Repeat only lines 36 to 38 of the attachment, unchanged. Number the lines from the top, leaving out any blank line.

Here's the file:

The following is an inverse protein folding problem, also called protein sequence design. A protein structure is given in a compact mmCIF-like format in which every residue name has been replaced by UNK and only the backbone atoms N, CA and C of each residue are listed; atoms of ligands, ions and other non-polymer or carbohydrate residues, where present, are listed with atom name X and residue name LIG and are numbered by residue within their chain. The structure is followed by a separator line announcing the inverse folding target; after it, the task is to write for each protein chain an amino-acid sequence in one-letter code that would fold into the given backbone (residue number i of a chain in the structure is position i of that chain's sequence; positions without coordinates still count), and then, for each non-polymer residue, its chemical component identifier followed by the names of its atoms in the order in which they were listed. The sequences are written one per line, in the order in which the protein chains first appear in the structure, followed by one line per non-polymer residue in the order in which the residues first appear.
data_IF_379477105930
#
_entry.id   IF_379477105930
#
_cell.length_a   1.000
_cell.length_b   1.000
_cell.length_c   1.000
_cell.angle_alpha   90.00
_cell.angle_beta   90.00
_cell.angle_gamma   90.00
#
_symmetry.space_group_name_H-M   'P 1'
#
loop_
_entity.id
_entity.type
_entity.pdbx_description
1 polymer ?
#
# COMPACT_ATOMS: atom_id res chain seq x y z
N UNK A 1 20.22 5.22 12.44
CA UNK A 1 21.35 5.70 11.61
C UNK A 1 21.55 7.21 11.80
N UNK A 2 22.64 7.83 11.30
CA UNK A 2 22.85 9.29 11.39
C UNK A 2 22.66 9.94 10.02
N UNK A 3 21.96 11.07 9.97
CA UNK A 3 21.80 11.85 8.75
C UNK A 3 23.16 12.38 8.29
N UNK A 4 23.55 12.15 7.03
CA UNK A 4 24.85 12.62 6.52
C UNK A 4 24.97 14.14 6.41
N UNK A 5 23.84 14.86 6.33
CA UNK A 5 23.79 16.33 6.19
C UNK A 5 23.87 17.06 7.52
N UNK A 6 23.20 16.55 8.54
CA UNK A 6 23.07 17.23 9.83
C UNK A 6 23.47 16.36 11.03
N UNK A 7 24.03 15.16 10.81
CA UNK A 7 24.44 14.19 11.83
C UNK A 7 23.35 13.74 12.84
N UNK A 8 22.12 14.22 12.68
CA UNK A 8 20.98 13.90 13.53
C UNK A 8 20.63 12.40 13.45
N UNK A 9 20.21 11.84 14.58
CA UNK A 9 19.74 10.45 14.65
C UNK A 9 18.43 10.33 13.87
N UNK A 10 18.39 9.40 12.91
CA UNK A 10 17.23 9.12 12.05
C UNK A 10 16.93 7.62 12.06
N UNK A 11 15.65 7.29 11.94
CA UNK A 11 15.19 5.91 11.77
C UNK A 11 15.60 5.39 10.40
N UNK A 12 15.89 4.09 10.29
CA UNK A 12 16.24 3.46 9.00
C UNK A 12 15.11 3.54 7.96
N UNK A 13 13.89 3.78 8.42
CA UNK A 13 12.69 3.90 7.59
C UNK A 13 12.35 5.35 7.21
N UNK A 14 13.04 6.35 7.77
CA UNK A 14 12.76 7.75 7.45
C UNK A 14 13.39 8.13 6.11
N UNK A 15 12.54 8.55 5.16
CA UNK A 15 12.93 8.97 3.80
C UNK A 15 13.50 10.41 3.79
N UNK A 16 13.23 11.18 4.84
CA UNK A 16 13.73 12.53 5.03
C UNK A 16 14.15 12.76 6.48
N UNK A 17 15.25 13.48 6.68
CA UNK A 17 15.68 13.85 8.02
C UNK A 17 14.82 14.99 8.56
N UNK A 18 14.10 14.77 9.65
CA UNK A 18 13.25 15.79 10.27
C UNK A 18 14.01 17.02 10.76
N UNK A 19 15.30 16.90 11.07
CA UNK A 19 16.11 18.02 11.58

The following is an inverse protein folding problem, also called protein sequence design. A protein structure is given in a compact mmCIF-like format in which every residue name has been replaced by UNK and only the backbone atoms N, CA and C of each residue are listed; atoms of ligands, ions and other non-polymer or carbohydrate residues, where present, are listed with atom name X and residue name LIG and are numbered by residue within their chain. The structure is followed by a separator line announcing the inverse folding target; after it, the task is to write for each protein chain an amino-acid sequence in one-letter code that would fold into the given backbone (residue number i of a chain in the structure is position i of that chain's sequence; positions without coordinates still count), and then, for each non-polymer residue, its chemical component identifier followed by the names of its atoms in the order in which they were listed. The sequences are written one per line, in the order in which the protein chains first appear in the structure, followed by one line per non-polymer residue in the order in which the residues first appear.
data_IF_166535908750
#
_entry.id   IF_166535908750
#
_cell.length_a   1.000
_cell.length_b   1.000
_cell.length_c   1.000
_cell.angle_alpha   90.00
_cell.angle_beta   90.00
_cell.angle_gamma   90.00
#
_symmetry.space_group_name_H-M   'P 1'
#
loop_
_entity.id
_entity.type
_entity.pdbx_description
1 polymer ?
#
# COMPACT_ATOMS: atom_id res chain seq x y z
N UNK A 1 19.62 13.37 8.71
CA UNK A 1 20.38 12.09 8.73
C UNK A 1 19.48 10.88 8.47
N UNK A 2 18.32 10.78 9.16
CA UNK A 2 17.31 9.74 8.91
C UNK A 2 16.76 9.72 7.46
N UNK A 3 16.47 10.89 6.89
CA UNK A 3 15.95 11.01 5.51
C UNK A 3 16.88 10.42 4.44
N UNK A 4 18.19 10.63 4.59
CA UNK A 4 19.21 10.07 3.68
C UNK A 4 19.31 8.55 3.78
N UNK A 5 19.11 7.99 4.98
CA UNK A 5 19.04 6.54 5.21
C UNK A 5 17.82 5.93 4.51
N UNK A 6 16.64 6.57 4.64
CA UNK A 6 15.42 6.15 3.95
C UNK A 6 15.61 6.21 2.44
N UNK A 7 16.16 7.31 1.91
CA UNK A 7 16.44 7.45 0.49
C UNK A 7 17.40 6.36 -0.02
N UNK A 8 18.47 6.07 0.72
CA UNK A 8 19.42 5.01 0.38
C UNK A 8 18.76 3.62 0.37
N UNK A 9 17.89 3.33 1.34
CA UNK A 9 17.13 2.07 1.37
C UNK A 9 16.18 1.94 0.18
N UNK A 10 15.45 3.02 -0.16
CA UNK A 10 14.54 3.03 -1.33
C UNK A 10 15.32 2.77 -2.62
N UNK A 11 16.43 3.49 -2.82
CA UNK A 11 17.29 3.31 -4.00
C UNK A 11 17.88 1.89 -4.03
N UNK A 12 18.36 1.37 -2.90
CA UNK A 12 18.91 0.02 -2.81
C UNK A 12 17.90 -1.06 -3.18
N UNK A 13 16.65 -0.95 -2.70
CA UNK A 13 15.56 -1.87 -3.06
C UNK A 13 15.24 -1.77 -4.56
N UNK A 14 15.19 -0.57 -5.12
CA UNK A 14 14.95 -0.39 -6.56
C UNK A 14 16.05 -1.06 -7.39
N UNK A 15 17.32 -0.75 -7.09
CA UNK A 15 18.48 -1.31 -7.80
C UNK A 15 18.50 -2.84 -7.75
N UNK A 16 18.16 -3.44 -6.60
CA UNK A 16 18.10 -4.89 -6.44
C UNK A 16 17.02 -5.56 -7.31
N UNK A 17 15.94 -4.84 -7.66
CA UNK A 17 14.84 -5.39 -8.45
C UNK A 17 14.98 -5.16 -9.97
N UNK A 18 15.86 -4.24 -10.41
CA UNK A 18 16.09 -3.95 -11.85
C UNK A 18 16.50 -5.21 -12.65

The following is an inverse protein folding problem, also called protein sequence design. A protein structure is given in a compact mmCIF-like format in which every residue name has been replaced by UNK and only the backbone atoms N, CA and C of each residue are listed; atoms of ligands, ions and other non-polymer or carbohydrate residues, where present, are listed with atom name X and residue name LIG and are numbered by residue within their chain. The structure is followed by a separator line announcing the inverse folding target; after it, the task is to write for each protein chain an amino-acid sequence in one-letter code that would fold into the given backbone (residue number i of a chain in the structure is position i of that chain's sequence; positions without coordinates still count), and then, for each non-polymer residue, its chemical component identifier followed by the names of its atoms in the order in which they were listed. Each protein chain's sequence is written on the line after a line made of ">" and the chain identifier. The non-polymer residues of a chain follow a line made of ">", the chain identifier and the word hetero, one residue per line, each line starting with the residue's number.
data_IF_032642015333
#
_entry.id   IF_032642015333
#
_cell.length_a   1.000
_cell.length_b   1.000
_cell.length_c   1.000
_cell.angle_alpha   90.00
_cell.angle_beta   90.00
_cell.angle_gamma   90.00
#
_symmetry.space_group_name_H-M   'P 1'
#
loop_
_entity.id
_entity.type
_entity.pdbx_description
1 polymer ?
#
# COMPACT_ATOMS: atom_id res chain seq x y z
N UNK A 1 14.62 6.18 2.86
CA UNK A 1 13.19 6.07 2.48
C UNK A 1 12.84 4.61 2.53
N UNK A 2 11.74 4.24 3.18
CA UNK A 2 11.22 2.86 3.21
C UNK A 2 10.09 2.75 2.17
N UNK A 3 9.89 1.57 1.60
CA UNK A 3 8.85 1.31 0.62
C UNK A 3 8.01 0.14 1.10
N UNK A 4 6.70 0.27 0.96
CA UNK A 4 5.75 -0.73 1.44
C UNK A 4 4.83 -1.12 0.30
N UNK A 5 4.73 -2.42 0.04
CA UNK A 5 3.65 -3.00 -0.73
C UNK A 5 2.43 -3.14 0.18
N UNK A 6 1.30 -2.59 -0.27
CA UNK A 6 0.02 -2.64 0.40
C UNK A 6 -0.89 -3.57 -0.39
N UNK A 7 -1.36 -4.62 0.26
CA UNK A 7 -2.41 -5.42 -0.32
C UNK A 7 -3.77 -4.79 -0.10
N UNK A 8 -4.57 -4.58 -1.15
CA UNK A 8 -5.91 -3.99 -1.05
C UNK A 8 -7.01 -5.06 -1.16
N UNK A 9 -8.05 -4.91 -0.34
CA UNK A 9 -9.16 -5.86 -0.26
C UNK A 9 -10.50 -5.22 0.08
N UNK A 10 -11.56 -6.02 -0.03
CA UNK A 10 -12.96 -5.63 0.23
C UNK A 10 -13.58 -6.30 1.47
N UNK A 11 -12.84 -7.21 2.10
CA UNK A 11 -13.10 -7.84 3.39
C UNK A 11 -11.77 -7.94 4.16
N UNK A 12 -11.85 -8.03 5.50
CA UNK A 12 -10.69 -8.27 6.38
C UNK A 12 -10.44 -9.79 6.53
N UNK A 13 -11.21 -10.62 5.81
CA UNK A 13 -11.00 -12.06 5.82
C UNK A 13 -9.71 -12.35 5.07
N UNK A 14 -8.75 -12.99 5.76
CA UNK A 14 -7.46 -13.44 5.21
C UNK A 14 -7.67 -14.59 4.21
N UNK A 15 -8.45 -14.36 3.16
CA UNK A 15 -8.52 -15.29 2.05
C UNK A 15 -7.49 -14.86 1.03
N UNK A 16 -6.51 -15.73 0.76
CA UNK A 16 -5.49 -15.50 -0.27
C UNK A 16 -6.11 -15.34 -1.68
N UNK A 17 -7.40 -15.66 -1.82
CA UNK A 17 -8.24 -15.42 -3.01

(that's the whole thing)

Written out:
C UNK A 5 23.87 17.06 7.52
N UNK A 6 23.20 16.55 8.54
CA UNK A 6 23.07 17.23 9.83